U officials prepare for New Year’s surprises

by Liz Bogut

Instead of celebrating New Year’s Eve with friends and family this year, dozens of University staff members will be sitting at work, waiting for something to go wrong.
Keeping tabs on University computers, telecommunications and power supplies will be part of a Department of Emergency Management plan to handle some of the more unfortunate fireworks that might take place on the holiday.
University Police, News Services, Facilities Management and Institute of Technology staff are among those scheduled to work Dec. 31.
“The plan is a supplement to the existing emergency plan on campus,” said Judson Freed, assistant director of the Department of Emergency Management. “We felt it helped us to be prepared for the worst possible case on New Year’s Eve.”
For problems that come up later in January, such as personal-computer failures, a Y2K telephone-information line will be available to the on-campus community.
As of September, the University has completed 98 percent of its Y2K preparation, according to a report at the Board of Regents Audit Committee meeting.
Regent Maureen Reed said that from a management standpoint, Y2K should be a routine function.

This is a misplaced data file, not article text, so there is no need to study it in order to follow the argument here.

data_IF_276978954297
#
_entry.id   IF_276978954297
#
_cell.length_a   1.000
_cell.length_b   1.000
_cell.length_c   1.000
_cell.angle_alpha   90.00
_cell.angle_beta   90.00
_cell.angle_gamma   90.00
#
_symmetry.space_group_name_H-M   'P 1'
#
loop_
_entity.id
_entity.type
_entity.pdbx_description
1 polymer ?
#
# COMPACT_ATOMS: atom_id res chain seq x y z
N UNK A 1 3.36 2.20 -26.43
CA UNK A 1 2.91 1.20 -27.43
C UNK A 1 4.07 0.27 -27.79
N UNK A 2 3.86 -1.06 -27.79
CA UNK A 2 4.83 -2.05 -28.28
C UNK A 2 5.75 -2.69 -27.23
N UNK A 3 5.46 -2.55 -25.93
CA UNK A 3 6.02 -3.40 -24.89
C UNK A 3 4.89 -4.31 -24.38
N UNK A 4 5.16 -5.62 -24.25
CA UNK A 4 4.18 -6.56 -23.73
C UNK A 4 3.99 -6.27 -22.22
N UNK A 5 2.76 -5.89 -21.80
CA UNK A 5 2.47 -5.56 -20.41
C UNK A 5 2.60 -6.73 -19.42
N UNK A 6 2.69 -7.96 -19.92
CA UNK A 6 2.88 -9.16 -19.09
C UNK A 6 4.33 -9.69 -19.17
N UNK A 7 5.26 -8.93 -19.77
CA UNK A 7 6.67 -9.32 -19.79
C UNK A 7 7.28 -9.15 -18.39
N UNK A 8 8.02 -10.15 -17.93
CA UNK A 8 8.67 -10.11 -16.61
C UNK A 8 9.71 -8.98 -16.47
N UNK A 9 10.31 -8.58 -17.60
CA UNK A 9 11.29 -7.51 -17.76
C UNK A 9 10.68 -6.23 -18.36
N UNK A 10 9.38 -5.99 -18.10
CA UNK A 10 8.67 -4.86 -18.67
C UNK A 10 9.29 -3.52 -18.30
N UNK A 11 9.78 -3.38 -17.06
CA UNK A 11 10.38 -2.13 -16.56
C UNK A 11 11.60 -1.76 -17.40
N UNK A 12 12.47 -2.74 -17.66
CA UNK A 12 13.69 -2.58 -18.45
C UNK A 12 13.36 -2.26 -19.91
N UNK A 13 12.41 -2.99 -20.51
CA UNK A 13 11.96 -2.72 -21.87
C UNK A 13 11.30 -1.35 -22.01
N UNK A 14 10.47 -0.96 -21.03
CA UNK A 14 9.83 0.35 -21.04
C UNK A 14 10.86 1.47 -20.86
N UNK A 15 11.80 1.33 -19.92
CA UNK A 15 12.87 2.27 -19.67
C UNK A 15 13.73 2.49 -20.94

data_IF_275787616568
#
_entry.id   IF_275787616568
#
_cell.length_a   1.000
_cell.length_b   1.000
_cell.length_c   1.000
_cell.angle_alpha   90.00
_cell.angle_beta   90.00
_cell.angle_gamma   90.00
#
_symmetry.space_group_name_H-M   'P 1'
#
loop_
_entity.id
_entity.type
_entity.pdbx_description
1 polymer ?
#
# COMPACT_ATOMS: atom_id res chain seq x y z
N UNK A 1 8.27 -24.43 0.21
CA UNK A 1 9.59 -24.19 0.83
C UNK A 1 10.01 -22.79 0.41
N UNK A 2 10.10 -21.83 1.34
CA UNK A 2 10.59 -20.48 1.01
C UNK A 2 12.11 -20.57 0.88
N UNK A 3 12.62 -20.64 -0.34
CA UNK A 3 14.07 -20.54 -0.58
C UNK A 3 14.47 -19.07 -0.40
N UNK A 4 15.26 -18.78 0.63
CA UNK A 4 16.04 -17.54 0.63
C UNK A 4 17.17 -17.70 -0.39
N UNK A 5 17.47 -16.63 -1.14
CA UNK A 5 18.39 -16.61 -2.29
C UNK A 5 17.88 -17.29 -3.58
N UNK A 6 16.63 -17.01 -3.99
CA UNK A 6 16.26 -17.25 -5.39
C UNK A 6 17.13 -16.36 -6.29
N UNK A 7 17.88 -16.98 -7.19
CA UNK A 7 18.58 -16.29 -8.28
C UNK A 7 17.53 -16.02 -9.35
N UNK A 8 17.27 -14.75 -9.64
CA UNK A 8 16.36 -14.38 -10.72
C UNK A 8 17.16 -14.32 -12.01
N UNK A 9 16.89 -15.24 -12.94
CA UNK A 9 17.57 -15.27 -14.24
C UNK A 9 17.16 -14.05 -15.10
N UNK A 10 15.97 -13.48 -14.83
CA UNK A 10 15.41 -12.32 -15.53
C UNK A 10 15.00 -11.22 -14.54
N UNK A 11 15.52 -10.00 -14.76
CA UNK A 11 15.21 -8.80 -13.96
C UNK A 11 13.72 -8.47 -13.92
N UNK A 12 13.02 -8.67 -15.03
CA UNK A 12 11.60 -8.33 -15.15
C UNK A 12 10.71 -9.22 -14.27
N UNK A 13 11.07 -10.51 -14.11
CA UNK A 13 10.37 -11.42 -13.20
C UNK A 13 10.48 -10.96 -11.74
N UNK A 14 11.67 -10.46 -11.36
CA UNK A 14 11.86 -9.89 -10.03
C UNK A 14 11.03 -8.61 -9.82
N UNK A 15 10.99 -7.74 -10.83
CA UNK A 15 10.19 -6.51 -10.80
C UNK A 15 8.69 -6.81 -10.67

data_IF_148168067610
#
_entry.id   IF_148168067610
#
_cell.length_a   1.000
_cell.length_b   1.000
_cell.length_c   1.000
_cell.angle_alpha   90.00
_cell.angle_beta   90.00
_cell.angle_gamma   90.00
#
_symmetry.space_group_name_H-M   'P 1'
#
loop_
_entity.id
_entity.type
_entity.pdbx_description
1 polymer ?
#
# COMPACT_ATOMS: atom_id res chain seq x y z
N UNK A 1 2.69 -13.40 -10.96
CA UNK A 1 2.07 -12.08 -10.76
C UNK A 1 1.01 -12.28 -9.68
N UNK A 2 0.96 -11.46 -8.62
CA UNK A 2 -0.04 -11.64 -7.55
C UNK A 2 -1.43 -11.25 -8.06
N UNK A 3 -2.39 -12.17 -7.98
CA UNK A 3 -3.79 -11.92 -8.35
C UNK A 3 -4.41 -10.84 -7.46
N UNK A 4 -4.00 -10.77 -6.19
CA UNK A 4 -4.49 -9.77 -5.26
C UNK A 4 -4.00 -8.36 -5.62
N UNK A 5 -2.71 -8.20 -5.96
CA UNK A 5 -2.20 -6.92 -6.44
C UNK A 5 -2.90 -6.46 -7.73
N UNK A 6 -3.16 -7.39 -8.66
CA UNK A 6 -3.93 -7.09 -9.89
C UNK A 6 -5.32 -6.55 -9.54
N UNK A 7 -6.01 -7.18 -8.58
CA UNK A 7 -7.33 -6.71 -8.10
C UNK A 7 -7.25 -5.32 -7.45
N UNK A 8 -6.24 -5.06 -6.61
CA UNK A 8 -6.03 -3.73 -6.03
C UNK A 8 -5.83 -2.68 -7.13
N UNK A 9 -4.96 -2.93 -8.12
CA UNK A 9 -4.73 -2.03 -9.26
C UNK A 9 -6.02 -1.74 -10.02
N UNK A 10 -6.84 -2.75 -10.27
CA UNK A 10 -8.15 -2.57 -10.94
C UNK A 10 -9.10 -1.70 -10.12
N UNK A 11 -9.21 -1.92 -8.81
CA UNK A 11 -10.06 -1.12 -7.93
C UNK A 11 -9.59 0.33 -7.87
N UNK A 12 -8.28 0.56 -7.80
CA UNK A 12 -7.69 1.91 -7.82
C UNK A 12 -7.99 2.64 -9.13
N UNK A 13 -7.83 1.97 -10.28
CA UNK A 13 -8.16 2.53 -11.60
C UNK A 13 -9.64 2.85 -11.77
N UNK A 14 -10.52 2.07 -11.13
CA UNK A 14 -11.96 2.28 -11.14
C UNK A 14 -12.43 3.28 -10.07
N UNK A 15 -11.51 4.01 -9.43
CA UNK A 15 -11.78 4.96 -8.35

“Most of the work is really done. I hope we sleepwalk through Jan. 1 — everything should be on autopilot,” Reed said.
Although the University has completed all of its vital Y2K preparations, minor complications are bound to arise.
“We are going to find out that we missed some things despite all of the time and money that has been spent on this project,” Freed said.
Freed said the information line was created to help people deal with these problems after they return to work.
According to an executive summary of University Operations Planning, the biggest problem is the possibility that citywide utilities might be interrupted.
“The greatest risk is the potential of utility disruption. Other than that, we are in a very, very safe mode right now,” said Steve Cawley, interim associate vice president of the Office of Information Technology.
The executive summary also stated that public paranoia and possible overreaction might flood the University’s help line, slowing its ability to effectively respond to Y2K problems.
Freed equated the chance of Y2K complications to the possibility of a winter storm.
“The chances of power failure on Jan. 1 are no greater than on any other Minnesota winter day,” Freed said.

Liz Bogut welcomes comments at [email protected] She can also be reached at (612) 627-4070 x3225.